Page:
Back in California, I spoke with Andy Peay of Peay Vineyards earlier this evening, whose vineyards sit on sea-facing ridges at the far western expanse of the Sonoma Coast appellation. It was clear that the Peays were scrambling to get the majority of their fruit in over the next couple days now that it has warmed up a little, but that they won't escape unscathed. "No estate Roussanne this year," he said wistfully, "the skins just burst, so it ain't going to happen."
Peay's real concern, however, is his Pinot Noir crop, whose skins he and his brother and their winemaker Vanessa are watching carefully, hoping that they don't degrade, and hoping that some dry warm weather will stave off the prime enemies of anyone growing Pinot Noir this year: mildew and rot.
Pinot Noir offers a particular challenge to growers in a year with a wet cold harvest. The thin skinned, tightly packed bunches of berries tend to trap water, which is a fertile breeding ground for mildew, which essentially attacks the grape clusters from the inside out. Chardonnay likewise tends to suffer from Botrytis rot, for many of the same reasons.
Winemaker Jamie Kutch, whose continual quest to produce lower alcohol, higher acidity Pinot Noirs meant that most of his fruit was harvested before the rains was doubly glad this year. "I was just out in Anderson Valley today," he told me on Monday, "and I'm starting to see Botrytis. And man, you don't want that stuff on your grapes. One day its in one cluster, the next day it's in 100 clusters, and the day after that it's in 10,000. It multiplies massively, exponentially."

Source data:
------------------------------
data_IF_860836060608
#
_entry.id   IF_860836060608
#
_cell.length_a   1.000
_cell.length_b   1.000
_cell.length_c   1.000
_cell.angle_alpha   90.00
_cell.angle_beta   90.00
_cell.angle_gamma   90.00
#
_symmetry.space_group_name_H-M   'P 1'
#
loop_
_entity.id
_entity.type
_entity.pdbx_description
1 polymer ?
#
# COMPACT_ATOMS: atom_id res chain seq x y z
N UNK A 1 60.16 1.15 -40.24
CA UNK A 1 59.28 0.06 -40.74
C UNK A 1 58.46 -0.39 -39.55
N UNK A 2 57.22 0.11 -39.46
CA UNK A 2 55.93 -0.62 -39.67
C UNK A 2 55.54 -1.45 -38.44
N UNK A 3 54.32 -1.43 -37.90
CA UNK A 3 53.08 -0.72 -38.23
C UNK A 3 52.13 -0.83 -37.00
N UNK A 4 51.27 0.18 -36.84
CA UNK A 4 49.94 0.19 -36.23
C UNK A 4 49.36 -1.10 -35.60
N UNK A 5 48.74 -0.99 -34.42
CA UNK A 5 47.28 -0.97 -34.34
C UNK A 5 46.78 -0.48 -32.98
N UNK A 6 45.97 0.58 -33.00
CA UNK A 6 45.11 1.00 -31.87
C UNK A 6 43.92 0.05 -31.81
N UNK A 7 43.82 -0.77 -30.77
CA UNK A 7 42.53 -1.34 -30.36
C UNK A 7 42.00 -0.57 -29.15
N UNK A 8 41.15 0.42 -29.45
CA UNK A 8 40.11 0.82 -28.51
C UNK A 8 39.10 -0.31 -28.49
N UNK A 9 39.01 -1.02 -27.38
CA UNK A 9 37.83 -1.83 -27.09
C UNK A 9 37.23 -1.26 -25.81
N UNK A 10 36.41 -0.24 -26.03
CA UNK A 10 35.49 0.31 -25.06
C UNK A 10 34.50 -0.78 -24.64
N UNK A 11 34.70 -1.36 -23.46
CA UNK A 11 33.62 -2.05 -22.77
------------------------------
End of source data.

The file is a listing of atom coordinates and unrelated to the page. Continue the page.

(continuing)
Other grape varieties like Syrah and Cabernet tend to have much looser clusters of grapes and fare better in this weather.
Paul Roberts of Bond Estate in Napa, like many of the folks in Napa I spoke to was fairly unconcerned with the weather.
"It's definitely been a cooler year," he said to me earlier this evening when I cornered him at a wine tasting event, "and that cold rain in June left us with crop levels in some of our vineyards that are forty or even fifty percent lower than normal."
But Bond has harvested only about 5 percent of its grapes so far, and expects to begin bringing in fruit over the next couple of days as the warmer, drier weather brings sugar levels up to typical picking range in the grapes (23-25 brix, for Bond) and pulls some of the water out of the berries.
Duane Hoff of Fantesca was equally unruffled. "We'll put a few more people on the sorting table than usual," he told me as we chatted on Facebook, "to make sure we don't get any rotten or moldy clusters in there." He noted that despite similar weather during harvest last year (admittedly without quite the same deluge that they received this past weekend) the wines turned out fantastic.